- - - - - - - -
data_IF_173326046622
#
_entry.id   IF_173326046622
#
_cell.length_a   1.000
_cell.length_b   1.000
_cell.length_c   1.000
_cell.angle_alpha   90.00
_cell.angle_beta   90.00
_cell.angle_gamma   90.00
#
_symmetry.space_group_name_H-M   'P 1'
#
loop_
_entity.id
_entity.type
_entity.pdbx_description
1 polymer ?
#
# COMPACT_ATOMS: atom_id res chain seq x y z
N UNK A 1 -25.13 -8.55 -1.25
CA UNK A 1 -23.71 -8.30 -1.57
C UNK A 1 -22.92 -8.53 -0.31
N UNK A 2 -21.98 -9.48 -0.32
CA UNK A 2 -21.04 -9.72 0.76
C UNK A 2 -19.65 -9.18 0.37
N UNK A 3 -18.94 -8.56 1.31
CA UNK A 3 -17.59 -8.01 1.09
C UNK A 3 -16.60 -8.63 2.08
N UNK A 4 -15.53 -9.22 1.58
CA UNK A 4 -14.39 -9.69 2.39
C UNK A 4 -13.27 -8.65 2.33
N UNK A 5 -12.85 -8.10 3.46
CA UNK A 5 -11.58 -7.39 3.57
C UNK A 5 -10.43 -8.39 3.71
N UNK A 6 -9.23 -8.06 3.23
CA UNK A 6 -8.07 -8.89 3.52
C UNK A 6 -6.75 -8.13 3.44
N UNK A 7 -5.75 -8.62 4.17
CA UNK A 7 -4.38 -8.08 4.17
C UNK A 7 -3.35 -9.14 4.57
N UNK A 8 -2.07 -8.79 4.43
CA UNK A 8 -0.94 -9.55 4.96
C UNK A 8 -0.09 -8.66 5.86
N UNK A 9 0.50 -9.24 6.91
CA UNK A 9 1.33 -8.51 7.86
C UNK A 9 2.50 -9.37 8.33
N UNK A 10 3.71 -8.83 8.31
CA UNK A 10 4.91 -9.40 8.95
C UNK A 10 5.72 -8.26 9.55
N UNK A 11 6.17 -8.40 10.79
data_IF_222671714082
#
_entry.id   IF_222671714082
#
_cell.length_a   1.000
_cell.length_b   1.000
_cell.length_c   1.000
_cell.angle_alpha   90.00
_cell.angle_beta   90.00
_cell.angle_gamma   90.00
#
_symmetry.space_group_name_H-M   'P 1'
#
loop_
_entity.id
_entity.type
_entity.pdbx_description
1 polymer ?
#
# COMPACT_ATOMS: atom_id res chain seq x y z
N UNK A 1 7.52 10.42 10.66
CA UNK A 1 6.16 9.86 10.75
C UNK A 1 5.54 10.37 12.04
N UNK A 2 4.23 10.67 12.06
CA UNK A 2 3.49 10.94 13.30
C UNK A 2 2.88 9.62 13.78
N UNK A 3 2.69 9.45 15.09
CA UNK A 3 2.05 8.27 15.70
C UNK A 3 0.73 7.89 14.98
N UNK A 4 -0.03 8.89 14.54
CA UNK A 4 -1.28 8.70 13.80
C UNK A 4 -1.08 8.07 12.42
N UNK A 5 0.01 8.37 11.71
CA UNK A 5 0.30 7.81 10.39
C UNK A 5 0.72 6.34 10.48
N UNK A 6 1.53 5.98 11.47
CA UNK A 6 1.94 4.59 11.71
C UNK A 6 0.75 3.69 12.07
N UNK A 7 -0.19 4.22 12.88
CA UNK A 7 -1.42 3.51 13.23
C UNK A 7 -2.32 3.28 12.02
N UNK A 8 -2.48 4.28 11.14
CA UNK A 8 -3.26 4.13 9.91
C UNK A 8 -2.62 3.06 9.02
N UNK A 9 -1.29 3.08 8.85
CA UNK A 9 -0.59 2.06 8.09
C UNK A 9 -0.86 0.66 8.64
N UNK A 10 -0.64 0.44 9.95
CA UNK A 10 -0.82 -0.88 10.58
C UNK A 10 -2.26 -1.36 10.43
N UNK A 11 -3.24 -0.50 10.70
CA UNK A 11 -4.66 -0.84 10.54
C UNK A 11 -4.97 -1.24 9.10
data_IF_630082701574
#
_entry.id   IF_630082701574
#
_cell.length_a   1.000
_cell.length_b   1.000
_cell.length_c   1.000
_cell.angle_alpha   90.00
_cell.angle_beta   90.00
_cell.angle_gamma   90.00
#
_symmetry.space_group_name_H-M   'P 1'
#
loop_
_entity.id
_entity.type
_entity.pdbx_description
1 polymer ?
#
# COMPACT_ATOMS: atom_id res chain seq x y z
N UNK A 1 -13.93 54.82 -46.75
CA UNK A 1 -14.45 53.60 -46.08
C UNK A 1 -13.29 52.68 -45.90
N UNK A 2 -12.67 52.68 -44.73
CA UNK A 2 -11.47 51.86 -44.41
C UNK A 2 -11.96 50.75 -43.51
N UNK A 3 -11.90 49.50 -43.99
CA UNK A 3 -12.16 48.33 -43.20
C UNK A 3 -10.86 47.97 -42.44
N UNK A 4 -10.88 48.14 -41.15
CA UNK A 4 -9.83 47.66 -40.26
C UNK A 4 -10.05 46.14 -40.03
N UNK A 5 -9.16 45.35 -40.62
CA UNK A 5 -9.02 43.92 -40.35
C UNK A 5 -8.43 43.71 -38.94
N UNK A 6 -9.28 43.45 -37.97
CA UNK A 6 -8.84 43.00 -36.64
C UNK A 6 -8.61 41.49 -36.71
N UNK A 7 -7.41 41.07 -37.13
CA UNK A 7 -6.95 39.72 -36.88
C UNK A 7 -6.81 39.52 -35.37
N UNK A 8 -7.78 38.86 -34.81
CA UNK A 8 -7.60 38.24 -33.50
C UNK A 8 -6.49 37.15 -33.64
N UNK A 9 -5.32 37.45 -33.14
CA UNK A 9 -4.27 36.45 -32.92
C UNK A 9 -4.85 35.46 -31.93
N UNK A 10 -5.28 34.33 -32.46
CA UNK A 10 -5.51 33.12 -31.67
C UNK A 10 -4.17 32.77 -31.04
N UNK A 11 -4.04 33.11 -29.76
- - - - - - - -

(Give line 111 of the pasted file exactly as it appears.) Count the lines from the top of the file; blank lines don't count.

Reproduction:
_cell.length_c   1.000